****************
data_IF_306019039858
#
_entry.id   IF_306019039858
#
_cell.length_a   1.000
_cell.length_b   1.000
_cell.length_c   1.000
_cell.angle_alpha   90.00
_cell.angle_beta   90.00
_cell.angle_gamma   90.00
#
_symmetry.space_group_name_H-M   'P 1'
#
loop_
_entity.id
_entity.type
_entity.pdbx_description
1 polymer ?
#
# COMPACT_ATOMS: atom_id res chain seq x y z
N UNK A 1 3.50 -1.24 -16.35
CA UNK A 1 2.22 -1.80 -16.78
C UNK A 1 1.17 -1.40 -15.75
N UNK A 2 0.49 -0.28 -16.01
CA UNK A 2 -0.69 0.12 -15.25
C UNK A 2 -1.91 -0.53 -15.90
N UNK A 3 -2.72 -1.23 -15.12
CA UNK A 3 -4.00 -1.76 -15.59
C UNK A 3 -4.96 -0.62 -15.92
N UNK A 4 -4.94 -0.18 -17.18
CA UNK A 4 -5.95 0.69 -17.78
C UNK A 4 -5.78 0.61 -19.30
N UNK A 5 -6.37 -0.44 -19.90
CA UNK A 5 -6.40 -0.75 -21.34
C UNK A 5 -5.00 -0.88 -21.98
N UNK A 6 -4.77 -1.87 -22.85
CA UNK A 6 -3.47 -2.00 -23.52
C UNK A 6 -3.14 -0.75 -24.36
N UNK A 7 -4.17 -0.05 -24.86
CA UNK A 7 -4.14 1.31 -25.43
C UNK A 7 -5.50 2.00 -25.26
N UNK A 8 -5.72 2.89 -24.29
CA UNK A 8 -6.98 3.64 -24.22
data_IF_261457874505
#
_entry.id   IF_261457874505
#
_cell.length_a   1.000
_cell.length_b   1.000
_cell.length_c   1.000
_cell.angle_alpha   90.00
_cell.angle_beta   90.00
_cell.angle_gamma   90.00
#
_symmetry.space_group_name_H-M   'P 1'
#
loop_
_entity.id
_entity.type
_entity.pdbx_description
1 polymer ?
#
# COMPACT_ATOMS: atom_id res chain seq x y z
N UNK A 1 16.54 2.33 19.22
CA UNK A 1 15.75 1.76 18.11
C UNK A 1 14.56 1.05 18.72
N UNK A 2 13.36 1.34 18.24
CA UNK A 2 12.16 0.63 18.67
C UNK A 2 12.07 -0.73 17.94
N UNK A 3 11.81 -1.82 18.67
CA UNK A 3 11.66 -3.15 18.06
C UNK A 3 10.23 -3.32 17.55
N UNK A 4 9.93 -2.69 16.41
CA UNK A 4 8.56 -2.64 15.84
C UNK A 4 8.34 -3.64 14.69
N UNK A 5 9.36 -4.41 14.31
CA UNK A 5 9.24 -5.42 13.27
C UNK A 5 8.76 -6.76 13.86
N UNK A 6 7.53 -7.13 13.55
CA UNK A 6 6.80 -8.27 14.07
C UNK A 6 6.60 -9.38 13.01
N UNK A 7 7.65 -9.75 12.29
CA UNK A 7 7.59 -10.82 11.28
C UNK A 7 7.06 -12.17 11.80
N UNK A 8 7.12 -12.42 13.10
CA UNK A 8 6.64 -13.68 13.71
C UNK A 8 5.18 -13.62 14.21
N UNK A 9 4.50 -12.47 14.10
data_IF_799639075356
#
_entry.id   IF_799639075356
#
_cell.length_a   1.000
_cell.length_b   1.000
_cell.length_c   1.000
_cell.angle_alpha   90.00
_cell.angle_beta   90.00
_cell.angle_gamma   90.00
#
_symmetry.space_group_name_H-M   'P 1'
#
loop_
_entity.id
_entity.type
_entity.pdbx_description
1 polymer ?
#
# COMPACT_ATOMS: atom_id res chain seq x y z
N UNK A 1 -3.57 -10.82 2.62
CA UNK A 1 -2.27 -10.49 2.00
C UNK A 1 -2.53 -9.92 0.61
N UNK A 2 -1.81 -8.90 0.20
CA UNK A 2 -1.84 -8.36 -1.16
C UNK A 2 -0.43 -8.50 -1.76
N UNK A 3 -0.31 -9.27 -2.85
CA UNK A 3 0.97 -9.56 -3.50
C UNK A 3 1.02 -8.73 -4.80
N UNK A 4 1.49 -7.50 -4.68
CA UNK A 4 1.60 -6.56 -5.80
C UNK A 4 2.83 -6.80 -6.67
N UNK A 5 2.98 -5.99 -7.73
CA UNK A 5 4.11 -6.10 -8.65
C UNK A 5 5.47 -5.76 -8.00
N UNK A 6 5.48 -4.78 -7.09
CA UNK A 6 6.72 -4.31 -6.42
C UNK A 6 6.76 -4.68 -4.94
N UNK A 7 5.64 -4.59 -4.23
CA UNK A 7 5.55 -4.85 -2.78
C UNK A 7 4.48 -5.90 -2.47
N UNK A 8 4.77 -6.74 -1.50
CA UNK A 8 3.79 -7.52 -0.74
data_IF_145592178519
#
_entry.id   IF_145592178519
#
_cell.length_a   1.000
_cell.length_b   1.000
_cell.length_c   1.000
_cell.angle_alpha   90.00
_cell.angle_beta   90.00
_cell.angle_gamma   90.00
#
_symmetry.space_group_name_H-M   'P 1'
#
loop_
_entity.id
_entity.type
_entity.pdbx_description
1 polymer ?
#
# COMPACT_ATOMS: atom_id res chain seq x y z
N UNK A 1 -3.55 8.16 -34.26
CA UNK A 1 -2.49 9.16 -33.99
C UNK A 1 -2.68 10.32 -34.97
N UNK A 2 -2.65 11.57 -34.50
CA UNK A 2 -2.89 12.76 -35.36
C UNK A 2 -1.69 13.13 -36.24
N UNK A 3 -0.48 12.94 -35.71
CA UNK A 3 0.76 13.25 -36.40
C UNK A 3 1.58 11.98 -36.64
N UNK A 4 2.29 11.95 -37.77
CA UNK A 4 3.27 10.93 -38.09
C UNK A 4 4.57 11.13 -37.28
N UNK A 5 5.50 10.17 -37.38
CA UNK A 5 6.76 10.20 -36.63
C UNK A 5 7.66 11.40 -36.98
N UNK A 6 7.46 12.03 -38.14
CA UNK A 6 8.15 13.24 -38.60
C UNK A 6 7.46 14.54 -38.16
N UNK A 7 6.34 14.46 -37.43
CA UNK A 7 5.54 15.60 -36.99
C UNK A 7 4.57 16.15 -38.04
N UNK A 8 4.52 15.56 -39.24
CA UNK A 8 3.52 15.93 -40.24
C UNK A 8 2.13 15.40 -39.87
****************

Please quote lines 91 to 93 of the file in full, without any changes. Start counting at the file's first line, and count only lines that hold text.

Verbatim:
_entry.id   IF_799639075356
#
_cell.length_a   1.000